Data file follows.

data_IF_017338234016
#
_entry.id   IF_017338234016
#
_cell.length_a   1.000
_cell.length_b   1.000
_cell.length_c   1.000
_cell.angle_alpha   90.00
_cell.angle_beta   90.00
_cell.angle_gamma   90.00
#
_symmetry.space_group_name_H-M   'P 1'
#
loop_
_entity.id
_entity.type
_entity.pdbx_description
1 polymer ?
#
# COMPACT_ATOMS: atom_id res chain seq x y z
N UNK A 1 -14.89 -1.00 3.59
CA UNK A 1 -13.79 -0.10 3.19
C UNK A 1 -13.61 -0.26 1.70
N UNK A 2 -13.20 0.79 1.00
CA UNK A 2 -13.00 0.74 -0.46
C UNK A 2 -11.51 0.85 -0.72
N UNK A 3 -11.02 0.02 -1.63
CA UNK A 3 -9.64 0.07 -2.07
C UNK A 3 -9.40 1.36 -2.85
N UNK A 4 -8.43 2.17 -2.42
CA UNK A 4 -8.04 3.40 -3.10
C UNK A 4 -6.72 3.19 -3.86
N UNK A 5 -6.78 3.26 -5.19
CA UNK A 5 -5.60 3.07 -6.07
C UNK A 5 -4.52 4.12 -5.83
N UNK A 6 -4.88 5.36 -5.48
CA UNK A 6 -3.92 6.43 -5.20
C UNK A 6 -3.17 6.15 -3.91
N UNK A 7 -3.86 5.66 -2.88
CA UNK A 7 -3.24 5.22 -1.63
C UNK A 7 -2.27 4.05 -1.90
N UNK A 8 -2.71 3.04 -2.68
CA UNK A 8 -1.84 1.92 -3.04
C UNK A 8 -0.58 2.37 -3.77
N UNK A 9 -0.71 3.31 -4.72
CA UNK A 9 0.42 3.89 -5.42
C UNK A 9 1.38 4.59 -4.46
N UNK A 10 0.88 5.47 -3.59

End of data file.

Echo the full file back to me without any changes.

data_IF_017338234016
#
_entry.id   IF_017338234016
#
_cell.length_a   1.000
_cell.length_b   1.000
_cell.length_c   1.000
_cell.angle_alpha   90.00
_cell.angle_beta   90.00
_cell.angle_gamma   90.00
#
_symmetry.space_group_name_H-M   'P 1'
#
loop_
_entity.id
_entity.type
_entity.pdbx_description
1 polymer ?
#
# COMPACT_ATOMS: atom_id res chain seq x y z
N UNK A 1 -14.89 -1.00 3.59
CA UNK A 1 -13.79 -0.10 3.19
C UNK A 1 -13.61 -0.26 1.70
N UNK A 2 -13.20 0.79 1.00
CA UNK A 2 -13.00 0.74 -0.46
C UNK A 2 -11.51 0.85 -0.72
N UNK A 3 -11.02 0.02 -1.63
CA UNK A 3 -9.64 0.07 -2.07
C UNK A 3 -9.40 1.36 -2.85
N UNK A 4 -8.43 2.17 -2.42
CA UNK A 4 -8.04 3.40 -3.10
C UNK A 4 -6.72 3.19 -3.86
N UNK A 5 -6.78 3.26 -5.19
CA UNK A 5 -5.60 3.07 -6.07
C UNK A 5 -4.52 4.12 -5.83
N UNK A 6 -4.88 5.36 -5.48
CA UNK A 6 -3.92 6.43 -5.20
C UNK A 6 -3.17 6.15 -3.91
N UNK A 7 -3.86 5.66 -2.88
CA UNK A 7 -3.24 5.22 -1.63
C UNK A 7 -2.27 4.05 -1.90
N UNK A 8 -2.71 3.04 -2.68
CA UNK A 8 -1.84 1.92 -3.04
C UNK A 8 -0.58 2.37 -3.77
N UNK A 9 -0.71 3.31 -4.72
CA UNK A 9 0.42 3.89 -5.42
C UNK A 9 1.38 4.59 -4.46
N UNK A 10 0.88 5.47 -3.59